Shea even met with Pope Francis in 2014 to discuss the persecution of Christians in the Middle East.
Shea, along with Moore, was another prominent advocate encouraging the U.S. to label IS' treatment of Christians as "genocide."
In her work with the Hudson Institute, Shea organized events for persecuted believers from across the globe. Prior to joining Hudson Institute, Shea worked with the watchdog organization Freedom House for over 10 years. At Freedom House, Shea directed its Center for Religious Freedom.
Shea's efforts have helped many across the religious spectrum and she even received an award from the Ahmadiyya Muslim Community USA when she was given the inaugural "Ahmadiyya Muslim Humanitarian Award" in 2011.
Shea has also voiced her disapproval of the United States' inability to help persecuted Christians in Iraq and Syria, even though Sec. of State John Kerry declared the situation a "genocide" last March. In October, Shea penned an op-ed titled "The U.S. and U.N. Have Abandoned Christian Refugees."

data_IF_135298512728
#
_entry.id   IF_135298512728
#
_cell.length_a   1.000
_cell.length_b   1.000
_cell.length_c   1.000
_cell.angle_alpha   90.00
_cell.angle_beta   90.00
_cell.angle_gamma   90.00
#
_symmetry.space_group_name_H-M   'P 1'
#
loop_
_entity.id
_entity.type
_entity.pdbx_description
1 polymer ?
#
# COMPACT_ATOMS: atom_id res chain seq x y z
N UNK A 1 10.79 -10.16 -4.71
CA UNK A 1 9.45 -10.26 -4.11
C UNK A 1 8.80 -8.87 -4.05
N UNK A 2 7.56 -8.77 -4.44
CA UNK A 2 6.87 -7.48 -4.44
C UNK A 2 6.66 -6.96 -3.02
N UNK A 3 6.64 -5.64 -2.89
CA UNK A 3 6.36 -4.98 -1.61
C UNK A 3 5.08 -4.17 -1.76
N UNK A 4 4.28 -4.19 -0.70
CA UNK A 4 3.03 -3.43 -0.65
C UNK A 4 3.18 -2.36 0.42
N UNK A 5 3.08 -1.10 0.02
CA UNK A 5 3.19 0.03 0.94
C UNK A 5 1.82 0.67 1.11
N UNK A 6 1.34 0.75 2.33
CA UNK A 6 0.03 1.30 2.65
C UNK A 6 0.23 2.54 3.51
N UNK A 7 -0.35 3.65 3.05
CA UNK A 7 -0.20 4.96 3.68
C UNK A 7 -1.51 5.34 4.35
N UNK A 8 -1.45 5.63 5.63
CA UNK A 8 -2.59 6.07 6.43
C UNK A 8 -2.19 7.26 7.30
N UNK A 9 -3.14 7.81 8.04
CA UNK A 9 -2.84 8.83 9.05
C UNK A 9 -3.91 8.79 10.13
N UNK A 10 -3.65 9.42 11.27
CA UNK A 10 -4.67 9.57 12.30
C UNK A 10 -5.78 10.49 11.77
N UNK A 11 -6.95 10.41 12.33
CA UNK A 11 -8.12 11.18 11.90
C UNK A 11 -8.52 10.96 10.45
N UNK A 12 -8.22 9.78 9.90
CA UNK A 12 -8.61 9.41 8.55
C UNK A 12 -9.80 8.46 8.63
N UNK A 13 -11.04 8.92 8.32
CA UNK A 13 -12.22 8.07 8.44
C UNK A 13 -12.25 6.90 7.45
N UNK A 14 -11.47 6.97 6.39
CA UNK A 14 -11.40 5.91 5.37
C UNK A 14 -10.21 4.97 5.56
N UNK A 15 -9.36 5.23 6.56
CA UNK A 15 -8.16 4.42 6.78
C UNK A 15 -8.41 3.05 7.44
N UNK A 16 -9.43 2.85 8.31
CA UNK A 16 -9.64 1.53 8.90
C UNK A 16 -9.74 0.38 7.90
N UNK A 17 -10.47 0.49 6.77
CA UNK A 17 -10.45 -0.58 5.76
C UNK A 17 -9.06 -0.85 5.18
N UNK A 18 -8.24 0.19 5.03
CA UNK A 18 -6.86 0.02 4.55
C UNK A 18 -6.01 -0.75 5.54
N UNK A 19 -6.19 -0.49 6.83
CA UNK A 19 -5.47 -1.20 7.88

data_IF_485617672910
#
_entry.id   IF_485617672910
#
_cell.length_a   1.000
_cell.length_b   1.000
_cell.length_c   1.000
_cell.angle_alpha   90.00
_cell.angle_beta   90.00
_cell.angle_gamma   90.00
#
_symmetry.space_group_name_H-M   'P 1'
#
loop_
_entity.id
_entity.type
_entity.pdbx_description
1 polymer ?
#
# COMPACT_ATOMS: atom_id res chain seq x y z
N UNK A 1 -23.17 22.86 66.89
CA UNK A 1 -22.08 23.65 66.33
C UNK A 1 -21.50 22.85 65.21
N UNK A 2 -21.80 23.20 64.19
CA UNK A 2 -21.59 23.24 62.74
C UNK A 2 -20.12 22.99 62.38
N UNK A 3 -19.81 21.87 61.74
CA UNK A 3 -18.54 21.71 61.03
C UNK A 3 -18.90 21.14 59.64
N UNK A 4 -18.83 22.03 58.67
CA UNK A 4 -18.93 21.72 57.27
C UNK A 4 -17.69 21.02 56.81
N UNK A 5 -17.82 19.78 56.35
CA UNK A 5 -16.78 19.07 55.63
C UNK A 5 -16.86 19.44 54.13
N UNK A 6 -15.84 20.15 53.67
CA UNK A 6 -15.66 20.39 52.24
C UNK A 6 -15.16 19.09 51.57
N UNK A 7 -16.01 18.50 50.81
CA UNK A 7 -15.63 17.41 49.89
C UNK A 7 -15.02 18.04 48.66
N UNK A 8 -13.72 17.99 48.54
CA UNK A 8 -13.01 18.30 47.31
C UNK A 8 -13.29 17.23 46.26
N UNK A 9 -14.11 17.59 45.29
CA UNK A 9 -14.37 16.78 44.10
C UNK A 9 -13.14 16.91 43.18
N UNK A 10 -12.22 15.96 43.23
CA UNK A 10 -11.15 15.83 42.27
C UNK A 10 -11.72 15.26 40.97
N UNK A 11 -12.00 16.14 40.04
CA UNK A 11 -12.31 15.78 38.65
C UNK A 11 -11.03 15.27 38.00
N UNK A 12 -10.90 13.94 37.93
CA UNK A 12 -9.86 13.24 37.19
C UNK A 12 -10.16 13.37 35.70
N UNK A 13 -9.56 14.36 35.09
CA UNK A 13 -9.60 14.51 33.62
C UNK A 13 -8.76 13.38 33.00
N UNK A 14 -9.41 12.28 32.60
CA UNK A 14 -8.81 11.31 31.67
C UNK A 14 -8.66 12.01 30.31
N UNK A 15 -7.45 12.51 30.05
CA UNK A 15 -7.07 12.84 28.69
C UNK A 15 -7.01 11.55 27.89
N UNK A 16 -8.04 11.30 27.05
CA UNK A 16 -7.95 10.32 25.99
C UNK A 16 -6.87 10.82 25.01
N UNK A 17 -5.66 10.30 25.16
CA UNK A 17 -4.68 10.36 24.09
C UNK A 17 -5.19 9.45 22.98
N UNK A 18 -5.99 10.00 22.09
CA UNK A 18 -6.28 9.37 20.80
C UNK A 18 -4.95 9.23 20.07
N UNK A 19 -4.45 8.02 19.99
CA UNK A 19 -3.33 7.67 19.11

One of the main criticisms of the U.S. government humanitarian policy is the fact that it is too reliant on the United Nations to disburse aid and refer for resettlement. Although the United Nations is helping provide aid to displaced families, Christians and other religious minorities tend to stay away from U.N. camps because of fear of being persecuted by extremist groups entrenched in those camps. Therefore, no money or aid is making its way to displaced Christian communities unless it comes from the donations of Christian groups and churches.
"Genocide is the most heinous human-rights violation," she wrote. "For America to entrust the survival of communities on the brink of extinction to a U.N. operation that routinely fails them is the height of cynicism."
Shea has also written a number of op-eds advocating for persecuted Christians that have been published in the National Review, CP and other news outlets.
Although Starr appears to be the frontrunner for the position, some speculate that Shea might be a good fit for the new National Security Council position of Special Adviser to the President on International Religious Freedom that was created under the Frank R. Wolf International Religious Freedom Act passed last December.